Devin Dearing Preston: NYC writer, playwright, and storyteller

a guilty conscience

September 11, 2009

Lets be honest. Your server wants you to have drinks with dinner. Expensive drinks. Lots of them. We work on commission. The more you drink, the more you spend, the more you tip. It is simple math. A bottle of Jordan Cabernet costs a lot more than a refillable iced tea. And it is nice to have a few drinks with dinner. It makes your experience more enjoyable. You relax. Have a few laughs. Enjoy the food more. Have a better time and thus are more inclined to tip me more. 

I get it. But I don’t always like it. Not every guest knows how to enjoy alcohol responsibly. Now, in New York, we as servers are inclined to keep serving guest who have had “too much fun” cause its a pretty safe bet that they aren’t going to be getting behind the wheel of a motor vehicle. They basically just have to be able to remember their address and say it clearly enough to a cabby to get home in one piece. So when two grown men, who sit down drunk, order their second bottle of $100 wine, who am I to tell them that maybe they have had enough. Its not my liver. If they aren’t getting loud, pinching my ass, or fist fighting, its really not my place to put a stop to their fun. Who’s it going to hurt, really?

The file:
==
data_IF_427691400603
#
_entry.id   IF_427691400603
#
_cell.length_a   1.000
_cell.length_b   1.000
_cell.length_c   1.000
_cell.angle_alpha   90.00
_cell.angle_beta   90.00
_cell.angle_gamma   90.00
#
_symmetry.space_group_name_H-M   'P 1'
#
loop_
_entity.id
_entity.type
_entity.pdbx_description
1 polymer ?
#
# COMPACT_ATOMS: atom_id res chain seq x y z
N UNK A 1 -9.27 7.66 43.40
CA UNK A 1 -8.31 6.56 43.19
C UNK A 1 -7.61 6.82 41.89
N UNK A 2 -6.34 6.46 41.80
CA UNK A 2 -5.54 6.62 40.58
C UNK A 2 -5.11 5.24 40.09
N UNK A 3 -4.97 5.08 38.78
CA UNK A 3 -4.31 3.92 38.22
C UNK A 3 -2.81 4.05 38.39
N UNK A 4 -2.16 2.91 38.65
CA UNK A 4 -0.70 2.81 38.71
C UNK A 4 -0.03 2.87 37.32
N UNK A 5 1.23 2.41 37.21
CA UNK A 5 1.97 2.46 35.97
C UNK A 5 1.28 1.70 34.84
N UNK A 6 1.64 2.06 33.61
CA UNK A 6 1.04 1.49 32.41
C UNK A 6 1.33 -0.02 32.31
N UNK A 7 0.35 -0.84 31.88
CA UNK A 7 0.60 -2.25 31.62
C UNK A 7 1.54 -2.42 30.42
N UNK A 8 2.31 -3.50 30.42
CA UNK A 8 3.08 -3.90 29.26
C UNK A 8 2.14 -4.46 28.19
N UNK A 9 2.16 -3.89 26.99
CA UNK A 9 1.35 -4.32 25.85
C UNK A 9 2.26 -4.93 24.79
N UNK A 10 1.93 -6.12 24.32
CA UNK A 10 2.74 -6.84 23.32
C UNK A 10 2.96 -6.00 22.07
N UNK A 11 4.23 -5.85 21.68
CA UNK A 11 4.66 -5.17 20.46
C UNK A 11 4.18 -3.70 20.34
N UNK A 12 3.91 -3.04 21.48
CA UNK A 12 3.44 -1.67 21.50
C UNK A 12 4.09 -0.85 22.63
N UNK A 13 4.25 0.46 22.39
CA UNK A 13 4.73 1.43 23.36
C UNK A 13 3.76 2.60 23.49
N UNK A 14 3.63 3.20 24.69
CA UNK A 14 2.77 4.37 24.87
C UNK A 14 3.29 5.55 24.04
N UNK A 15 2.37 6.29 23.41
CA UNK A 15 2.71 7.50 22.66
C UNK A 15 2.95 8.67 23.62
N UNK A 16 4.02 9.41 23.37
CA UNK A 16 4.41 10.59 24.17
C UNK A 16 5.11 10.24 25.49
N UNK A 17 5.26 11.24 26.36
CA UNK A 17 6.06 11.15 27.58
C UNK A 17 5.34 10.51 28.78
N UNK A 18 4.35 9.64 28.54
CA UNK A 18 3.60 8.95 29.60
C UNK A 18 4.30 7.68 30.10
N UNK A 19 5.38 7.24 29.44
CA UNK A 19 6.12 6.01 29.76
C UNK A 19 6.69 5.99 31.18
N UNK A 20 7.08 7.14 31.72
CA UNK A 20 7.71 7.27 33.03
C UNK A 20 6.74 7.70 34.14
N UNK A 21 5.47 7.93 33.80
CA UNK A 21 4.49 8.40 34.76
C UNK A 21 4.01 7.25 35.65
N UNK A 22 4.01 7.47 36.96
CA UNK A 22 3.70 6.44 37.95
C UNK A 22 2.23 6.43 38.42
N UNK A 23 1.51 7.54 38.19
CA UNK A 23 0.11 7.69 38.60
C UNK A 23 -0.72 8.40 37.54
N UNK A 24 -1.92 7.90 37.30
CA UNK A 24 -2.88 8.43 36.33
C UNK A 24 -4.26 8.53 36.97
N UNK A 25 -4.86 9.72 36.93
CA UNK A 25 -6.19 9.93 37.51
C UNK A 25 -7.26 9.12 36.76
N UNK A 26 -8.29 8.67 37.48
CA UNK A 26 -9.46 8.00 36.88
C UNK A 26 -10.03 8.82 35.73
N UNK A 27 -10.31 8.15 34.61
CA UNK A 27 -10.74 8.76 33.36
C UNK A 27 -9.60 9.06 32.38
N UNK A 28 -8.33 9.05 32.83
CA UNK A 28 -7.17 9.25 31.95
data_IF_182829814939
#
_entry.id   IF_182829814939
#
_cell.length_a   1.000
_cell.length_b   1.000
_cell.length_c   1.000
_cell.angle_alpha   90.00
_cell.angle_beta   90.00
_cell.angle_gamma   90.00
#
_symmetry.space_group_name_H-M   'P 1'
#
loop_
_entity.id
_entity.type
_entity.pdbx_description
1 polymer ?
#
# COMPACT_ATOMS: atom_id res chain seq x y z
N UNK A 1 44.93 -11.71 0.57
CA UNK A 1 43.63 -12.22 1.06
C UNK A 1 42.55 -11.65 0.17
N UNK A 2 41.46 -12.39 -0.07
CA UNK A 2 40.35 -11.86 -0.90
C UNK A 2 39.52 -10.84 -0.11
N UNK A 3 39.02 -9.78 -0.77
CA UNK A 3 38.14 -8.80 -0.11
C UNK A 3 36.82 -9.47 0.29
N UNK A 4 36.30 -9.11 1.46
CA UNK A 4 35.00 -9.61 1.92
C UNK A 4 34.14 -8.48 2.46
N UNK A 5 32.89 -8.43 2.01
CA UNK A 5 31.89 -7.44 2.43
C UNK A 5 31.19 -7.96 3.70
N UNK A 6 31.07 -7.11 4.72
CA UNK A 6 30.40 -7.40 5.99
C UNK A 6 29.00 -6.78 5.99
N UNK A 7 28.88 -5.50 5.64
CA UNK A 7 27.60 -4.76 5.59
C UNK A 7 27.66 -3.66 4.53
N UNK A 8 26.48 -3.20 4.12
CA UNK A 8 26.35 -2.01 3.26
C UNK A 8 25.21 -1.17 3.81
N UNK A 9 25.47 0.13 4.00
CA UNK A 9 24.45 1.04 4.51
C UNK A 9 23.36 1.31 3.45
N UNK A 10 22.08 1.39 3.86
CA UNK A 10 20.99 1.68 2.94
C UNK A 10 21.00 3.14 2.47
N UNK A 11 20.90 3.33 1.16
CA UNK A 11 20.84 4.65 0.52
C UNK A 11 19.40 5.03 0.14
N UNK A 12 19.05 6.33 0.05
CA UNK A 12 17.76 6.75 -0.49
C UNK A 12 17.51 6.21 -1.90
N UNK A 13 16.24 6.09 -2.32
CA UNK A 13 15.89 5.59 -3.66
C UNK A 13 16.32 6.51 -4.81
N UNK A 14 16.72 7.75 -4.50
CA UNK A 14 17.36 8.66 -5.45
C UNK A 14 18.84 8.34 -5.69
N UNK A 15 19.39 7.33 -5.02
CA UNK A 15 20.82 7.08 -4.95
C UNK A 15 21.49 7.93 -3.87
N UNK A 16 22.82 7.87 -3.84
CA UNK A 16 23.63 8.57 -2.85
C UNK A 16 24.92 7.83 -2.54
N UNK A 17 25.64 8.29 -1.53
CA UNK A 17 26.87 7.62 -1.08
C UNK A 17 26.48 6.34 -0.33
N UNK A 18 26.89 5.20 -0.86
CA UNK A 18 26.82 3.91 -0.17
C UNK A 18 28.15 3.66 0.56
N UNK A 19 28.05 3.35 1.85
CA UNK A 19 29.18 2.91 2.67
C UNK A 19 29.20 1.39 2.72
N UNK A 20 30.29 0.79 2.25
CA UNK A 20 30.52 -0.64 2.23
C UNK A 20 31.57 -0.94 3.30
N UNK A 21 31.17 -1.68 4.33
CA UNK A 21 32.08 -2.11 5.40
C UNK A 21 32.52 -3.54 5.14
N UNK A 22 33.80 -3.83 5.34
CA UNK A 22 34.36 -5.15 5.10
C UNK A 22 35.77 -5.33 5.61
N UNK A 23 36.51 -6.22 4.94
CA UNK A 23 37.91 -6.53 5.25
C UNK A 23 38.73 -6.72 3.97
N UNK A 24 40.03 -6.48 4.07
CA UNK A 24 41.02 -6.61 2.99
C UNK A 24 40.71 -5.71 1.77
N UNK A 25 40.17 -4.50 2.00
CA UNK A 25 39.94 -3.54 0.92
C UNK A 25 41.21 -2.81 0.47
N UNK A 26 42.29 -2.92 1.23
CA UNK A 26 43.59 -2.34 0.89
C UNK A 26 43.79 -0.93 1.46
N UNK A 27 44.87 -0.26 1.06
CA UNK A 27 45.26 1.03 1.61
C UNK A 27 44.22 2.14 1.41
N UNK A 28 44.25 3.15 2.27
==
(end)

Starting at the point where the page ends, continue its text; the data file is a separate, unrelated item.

Well, that’s the thing. In these extreme cases, when you find yourself dealing with what I like to call “Pro’s”, its around my 7th trip to the bar that I start to get a little melancholy. I unfortunately have first hand experience with “pros”. My father was a pro for many years. Until it caught up with him. And he wasn’t anymore. I can spot one a mile away. There are a few tells. They are usually the ones with the scotch in their hands and the determined look on their face as they deliberately swerve down the isle. I try not to judge. And most of the time find it strangely endearing. Life is hard and everyone has issues. And these people are advertising theirs pretty loudly to all of Manhattan.

I just hate profiting from other people’s misfortune. And its a fact that drunks usually are the best tippers. I once got $50 on $150. Or try $140 on $450. I guess they are just super appreciative of you taking care of them cause they know that they are a handful. Its hard work going back and forth from the bar that many times.

And I know I’m not making them order another drink. They are going to have that 10th drink if I bring it to them or not. And I know that there is nothing that I can do to stop their destructive behavior. They aren’t going to wake up tomorrow morning with an intense hangover and say “You know, that waitress was right!! I think I do have a problem. Thank God for her. She saved my life.” And then run to their nearest AA meeting. It just makes my heart hurt a little to see people struggle with this disease. This is precisely why I’m not a bar tender or a cocktail waitress.

At least in a restaurant the alcoholic can pretend he’s there to eat. And I can pretend that he just really enjoys the flavor combination of a fine aged cabernet  and a Cowboy Ribeye.

Categories: Waiting is the Hardest Part

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